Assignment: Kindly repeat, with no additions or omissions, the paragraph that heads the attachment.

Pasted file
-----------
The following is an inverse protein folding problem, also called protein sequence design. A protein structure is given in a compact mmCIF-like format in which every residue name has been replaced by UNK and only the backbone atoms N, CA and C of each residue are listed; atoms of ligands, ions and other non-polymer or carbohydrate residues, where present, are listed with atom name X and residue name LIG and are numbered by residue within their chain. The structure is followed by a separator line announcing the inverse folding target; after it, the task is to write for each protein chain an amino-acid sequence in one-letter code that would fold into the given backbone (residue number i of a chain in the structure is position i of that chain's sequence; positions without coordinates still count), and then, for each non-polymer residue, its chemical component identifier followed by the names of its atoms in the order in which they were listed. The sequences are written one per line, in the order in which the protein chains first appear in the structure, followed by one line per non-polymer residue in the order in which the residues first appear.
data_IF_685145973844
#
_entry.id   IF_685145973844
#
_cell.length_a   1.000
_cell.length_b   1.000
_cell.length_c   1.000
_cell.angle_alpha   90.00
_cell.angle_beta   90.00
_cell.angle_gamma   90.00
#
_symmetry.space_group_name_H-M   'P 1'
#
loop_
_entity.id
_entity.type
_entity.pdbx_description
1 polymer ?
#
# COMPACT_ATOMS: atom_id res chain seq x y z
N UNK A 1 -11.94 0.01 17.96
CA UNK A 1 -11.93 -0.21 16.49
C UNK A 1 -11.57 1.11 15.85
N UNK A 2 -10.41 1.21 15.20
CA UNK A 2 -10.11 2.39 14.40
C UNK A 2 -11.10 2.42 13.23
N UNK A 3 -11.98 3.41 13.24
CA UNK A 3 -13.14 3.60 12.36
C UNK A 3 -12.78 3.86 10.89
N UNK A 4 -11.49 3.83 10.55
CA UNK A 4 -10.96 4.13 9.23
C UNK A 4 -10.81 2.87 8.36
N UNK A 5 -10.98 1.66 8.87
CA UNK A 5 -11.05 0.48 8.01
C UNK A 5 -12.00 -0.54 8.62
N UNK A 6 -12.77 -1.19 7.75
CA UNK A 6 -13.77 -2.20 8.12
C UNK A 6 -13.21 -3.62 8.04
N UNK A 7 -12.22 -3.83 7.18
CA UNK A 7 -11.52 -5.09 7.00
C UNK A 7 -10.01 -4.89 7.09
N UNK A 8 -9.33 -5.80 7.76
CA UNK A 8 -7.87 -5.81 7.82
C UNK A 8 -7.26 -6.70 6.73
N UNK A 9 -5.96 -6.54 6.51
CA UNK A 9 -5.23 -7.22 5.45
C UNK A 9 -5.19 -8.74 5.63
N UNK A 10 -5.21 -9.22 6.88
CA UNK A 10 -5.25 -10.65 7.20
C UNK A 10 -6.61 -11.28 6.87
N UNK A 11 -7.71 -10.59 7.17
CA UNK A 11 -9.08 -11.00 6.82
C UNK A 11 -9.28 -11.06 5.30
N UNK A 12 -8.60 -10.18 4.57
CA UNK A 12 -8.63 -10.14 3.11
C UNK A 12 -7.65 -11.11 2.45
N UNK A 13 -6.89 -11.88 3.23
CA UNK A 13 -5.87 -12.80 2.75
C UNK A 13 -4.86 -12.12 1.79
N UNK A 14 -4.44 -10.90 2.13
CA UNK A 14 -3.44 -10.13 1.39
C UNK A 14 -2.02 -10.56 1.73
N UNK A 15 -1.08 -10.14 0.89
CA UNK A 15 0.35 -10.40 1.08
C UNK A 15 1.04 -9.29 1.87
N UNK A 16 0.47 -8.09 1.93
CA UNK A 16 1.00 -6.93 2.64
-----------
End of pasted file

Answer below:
The following is an inverse protein folding problem, also called protein sequence design. A protein structure is given in a compact mmCIF-like format in which every residue name has been replaced by UNK and only the backbone atoms N, CA and C of each residue are listed; atoms of ligands, ions and other non-polymer or carbohydrate residues, where present, are listed with atom name X and residue name LIG and are numbered by residue within their chain. The structure is followed by a separator line announcing the inverse folding target; after it, the task is to write for each protein chain an amino-acid sequence in one-letter code that would fold into the given backbone (residue number i of a chain in the structure is position i of that chain's sequence; positions without coordinates still count), and then, for each non-polymer residue, its chemical component identifier followed by the names of its atoms in the order in which they were listed. The sequences are written one per line, in the order in which the protein chains first appear in the structure, followed by one line per non-polymer residue in the order in which the residues first appear.